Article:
Tuesday, August 20, 2013

Aches and pains

I realize that by even daring to write this entry, I'm condemning myself to a lifetime of broken bones and torn everything. My poor dad was in a cycling accident this weekend during a race, and although he's ok (sort of, he has nasty scrapes, stitches, and a broken finger), I know this thing I'm doing is not 100% without chance of hurting myself. Just have to do everything possible to not get injured, and even then it still sometimes happens.

I had a tibial stress fracture when I was in high school and years of infrequent, inconsistent training have put me through many cycles of run a little, feel good, ramp up mileage, get injured, stop running, repeat. This is dumb. I know that inconsistent running and randomly escalating mileage too quickly often means injury, especially if it's something that's happened to you in the past. I've have recurring ITB issues and frequent shin pain. Fun.

I have been ridiculously lucky so far in this round of marathon training. I am currently, this very moment, not injured. That I know of. I think if you asked most runners, on any given day, "does something hurt?" that most of them would say "well, now that I think of it, yes..." Luckily, right now, I have to think pretty hard about that question to answer "yes." I have had some mild left knee pain when running on the shoulder of the road, which I assume is just from being on that banked, uneven surface. Did I just find a totally legitimate reason to run on the super flat Rail Trail? I think I did. I also occasionally have a twinge in my left quad that usually goes away after a few minutes of activity. Nothing major, nothing worrisome.

What have I done differently this round of training (I'm somehow already 12 weeks in! on a sidenote, 18 weeks is way too long for marathon training. Never again.) that has helped me stay injury-free so far?
  • Stick to the plan
    • The "plan" being the Runner's World SmartCoach plan that the Internet dreamed up for me. Luckily, it's not a random number generator. It had me starting at mileage similar to what I was running before training, and ramping up slowly and steadily. It's been kind to me (there's a big however, see next point...). There were a few times when I thought "Hey! I should run another mile/interval/whatever! I feel great!" and I usually squished those feelings down. Knowing you have 16 miles waiting for you in 3 days makes it easy to stop a workout when you're supposed to.
  • Listen to my body
    • I felt run down and incapable of completing a couple of my long runs a few weeks back. Those miles were just not happening. It was probably 60% mental, but there was a physical component to it too. I wasn't sleeping well, and 6 days a week of training had started to catch up with me. So I backed off. At this point, I still haven't done a 20 miler. On one hand, that sucks, on the other hand, I have several weeks still to fit those runs in. It'll be ok. 
  • Mix it up
    • Nick is my partner in life and my partner in looking ridiculous in our living room. I firmly believe that doing some sort of interval training most every Monday has strengthened a lot of my lower body stability-type muscles (is it obvious I never took anatomy?) and helped me stay injury free. My butt is rarely sore from running, but always sore from intervals. Also, weekly biking mixes up my schedule, adds variety to my life, and uses different muscles.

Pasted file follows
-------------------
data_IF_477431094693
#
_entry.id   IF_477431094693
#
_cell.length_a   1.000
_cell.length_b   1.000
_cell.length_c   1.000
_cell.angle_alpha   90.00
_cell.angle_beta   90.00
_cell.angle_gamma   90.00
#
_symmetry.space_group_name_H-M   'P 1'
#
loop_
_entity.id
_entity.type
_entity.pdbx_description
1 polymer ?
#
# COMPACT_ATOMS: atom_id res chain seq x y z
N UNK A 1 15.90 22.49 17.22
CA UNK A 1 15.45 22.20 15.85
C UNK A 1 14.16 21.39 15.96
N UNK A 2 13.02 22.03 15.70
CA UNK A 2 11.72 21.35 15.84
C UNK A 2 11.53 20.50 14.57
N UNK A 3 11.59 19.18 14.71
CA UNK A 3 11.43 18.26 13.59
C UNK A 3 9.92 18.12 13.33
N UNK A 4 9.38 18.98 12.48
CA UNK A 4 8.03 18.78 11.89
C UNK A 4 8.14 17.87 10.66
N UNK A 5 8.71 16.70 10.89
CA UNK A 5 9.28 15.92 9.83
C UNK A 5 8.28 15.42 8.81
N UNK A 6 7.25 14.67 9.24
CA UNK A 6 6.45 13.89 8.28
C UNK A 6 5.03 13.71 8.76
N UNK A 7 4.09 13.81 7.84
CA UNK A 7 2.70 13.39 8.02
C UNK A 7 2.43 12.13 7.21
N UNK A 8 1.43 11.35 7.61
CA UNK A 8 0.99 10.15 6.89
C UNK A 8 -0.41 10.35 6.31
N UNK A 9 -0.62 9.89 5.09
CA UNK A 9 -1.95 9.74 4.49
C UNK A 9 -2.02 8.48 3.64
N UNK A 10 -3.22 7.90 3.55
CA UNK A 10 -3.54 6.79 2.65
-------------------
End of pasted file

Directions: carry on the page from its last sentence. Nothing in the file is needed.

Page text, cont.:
• Strict(ish) rest days
    • I've had a few rest days that were not so restful (like walking all day around Kings Dominion or the mall, or biking 30 miles), but for the most part, I take it easy every Saturday. Sometimes too easy. I might feel like a slug by sitting around some days, but I know it's for the best.
  • New shoes
    • I have tons of running shoes. No shame. New, supportive shoes, and rotating the shoes I'm using has prevented me from running any one pair of shoes into the ground and helped protect me from damage from the many miles I've been putting in. My love affair with Mizuno continues.
  • Foam rolling
    • Even when I don't feel like it. Even when it's late. Even when I'm full of ice cream. Foam rolling has never made me feel worse, and almost always makes me feel better. I have ridiculous knots in my calves, and the foam roller makes them less ridiculous. Hurts so good. I've been doing it at least 3 times a week and I swear it helps.

Apropos of none of that, I ordered this Plant Fusion protein powder to replace my old reliable egg protein powder, and it is horrible.
"Easily digestible" and "Amazing Taste" never go together.

Nick tasted it and said "you got chocolate again?" because the flavor is so off that it definitely doesn't taste like the "vanilla bean" it's supposed to be. It tastes like peas. That makes sense, since it's made of peas but wow... I do not want to eat ground up peas that are mildly vanilla-y. It's a little gritty. One positive note: it dissolves really easily without any chunks! So you're drinking, gritty pea powder, but at least it's not chunky.

I'll finish this canister, but this is definitely not an encouraging first foray into vegan protein powder. Blech. (note: I can't do hemp protein because I value my job too much to jeopardize it even the tiniest bit, so hemp is unfortunately not an option)

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